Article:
The German cabinet did pass the revised climate law on Wednesday and hopes to get it through the Bundestag this summer.
Radical Promises, Radical Change
The revised climate law does not contain concrete emission-reduction measures to hit the new targets. An accompanying “climate pact” outlines what the current government hopes to achieve in its final months, but the unenviable task of implementing emission cuts will largely fall to the next government, whoever is in it. CDU leader and “candidate for chancellor” Armin Laschet has reportedly advocated higher carbon prices on fuels in the transport and building sectors. His Green counterpart, Annalena Baerbock, told the Bundestag it must change the Renewable Energy Law.
At the moment the most thorough analysis of what must happen for Germany to achieve its new targets is a report called “Climate-neutral Germany 2045” from a group of six German research institutions. To hit its new targets, the authors say, Germany should phase out coal power by 2030, rather than 2038 as the coal exit law currently foresees. 70 percent of German power should be renewable by 2030 (up from 45 percent in 2020). German industry should switch from fossil fuels to hydrogen and electricity. Germans should stop buying new internal combustion engine cars by 2032, mostly heat their homes with electric heat pumps—which requires replacing nearly one million gas connections a year—and eat more meat alternatives, among a host of other major changes.
To be sure, there are multiple pathways to net-zero, even when unconstitutional procrastination is no longer an option, and each sector has yearly emission budgets: for instance, if apartments were better insulated, they could be heated with fossil fuels for longer without blowing through the emission budgets for the building sector. There could also be slight changes to the overall carbon budget. The judges in Karlsruhe referred to the budget from the German Advisory Council on the Environment, which is 6.7 million tons of CO2 from 2020 onwards. This could shift somewhat if scientists settled on different methodologies for calculating warming or learned more about the cooling effects of aerosols, or if politicians decided to permit Germany to counterbalance remaining emissions at home by paying for emissions reductions elsewhere or installing negative-emission technologies.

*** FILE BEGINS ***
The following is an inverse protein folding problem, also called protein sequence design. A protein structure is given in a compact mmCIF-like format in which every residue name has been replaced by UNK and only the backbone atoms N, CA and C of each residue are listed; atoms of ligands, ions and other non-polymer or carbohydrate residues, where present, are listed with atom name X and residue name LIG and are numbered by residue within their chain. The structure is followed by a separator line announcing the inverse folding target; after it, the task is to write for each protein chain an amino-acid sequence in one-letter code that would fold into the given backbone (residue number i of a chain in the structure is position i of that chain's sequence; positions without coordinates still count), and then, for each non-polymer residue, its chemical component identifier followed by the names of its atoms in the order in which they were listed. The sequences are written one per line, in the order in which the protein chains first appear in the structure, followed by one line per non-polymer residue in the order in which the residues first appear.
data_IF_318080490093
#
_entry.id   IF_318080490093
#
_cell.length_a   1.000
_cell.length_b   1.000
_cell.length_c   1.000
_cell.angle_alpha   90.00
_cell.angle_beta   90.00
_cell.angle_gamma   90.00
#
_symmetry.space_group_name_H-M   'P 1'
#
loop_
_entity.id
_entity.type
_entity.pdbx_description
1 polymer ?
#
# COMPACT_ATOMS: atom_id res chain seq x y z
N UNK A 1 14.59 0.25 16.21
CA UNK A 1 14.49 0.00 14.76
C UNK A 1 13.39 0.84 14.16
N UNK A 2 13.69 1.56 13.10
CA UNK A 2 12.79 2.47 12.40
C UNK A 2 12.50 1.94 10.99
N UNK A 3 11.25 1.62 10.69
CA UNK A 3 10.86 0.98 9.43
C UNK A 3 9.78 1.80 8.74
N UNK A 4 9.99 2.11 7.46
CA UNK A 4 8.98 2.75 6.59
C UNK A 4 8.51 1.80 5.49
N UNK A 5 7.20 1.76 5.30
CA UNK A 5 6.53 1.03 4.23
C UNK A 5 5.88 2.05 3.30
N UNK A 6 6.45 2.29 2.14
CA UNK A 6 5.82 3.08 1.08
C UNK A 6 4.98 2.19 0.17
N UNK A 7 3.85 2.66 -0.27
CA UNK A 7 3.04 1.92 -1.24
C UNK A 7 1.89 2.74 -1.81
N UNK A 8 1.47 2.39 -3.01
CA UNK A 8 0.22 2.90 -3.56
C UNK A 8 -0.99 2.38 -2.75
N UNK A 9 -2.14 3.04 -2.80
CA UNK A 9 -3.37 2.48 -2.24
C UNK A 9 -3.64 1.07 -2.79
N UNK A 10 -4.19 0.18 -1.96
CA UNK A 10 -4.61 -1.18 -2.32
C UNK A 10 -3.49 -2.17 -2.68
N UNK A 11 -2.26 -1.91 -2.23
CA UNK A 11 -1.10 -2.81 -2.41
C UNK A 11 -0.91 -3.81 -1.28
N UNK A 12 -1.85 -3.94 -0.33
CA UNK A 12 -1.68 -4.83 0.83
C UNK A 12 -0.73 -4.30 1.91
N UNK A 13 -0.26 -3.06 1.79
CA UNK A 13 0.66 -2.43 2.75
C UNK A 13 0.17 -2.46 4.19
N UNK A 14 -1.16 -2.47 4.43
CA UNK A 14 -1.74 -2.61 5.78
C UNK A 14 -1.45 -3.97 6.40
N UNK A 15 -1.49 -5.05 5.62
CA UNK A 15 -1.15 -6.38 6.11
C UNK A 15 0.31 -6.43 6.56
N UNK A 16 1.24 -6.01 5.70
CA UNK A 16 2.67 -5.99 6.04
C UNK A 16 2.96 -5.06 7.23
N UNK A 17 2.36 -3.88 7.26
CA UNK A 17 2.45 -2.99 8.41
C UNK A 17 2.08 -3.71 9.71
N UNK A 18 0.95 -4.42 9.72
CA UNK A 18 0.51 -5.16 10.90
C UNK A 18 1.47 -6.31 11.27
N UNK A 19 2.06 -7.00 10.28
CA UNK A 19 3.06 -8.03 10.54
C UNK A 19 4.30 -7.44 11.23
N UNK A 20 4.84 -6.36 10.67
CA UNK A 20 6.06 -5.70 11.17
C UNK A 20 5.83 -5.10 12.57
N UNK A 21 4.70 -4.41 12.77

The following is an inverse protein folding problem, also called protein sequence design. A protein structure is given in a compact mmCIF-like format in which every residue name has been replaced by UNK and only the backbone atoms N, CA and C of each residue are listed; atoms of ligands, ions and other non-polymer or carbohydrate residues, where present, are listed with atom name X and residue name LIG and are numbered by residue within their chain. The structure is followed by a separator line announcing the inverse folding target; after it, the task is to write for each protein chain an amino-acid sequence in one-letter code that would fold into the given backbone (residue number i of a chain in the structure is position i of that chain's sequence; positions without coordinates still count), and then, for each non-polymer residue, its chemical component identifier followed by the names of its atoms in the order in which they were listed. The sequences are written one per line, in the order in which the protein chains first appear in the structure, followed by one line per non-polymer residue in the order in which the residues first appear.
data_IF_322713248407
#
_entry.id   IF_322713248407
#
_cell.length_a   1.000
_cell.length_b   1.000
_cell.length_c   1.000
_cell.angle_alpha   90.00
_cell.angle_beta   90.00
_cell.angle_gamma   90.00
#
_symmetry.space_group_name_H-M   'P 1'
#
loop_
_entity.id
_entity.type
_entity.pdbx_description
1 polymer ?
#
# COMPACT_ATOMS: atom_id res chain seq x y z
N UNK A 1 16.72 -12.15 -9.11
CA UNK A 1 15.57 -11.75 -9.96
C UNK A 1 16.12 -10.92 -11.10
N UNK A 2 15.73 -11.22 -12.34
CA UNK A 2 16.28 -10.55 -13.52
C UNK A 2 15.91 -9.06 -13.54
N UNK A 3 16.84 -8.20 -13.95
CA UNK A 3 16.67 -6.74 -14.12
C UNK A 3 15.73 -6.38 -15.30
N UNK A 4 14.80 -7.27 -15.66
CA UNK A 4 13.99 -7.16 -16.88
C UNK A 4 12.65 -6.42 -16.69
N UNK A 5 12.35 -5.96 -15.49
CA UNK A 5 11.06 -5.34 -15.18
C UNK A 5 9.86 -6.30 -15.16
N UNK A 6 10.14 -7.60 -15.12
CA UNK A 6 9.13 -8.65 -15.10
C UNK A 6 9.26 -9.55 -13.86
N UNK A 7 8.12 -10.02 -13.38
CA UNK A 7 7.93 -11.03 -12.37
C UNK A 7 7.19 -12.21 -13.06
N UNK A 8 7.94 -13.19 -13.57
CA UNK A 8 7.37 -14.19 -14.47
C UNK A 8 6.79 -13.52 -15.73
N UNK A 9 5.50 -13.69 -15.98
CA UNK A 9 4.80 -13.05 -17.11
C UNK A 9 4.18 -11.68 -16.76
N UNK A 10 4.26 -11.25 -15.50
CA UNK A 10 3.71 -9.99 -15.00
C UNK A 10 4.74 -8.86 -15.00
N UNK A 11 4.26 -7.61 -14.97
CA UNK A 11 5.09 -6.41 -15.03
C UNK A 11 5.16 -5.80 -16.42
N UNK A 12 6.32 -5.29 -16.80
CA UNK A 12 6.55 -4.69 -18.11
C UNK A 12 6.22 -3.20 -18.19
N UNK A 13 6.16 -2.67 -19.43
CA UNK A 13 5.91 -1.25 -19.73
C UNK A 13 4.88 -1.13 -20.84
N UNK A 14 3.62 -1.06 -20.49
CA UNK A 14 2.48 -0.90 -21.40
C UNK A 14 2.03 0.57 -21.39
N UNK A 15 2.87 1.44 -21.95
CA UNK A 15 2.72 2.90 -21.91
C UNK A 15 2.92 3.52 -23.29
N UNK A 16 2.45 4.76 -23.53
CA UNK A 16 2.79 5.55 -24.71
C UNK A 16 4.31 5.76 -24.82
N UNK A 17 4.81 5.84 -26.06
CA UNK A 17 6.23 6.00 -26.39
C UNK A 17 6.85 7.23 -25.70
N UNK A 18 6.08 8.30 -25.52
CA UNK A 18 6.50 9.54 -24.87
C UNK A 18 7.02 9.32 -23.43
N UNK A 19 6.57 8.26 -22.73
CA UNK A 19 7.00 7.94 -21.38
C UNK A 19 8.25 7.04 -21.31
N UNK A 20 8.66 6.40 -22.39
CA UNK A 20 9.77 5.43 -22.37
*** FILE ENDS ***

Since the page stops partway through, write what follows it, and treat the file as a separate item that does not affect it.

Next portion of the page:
Little Room for Maneuver
But at a certain point the cold math of a carbon budget compliant with the Paris Agreement—a concept the court validated—leaves little room for maneuver. It doesn’t take a complicated model to work backwards from net-zero emissions in 2045. If nearly every car on the road must be emission free by then, and most newly purchased cars stay on the road for over 10 years, then Germans should stop buying new fossil-fueled cars by the mid-2030s. Similarly, a gas boiler installed today would normally last for over 20 years, so Germans should stop building them by the mid-2020s to avoid making the transition to low-carbon heating even costlier.
For so long policymakers have downplayed the fact that protecting the climate eventually requires bans and lifestyle changes, not merely changing which fuels are burned in distant power plants or making combustion engines more efficient. What the court in Karlsruhe has really done is make clear that promises of radical future change, if made in good faith, have radical implications today.
Noah J. Gordon is INTERNATIONALE POLITIK QUARTERLY’s climate columnist.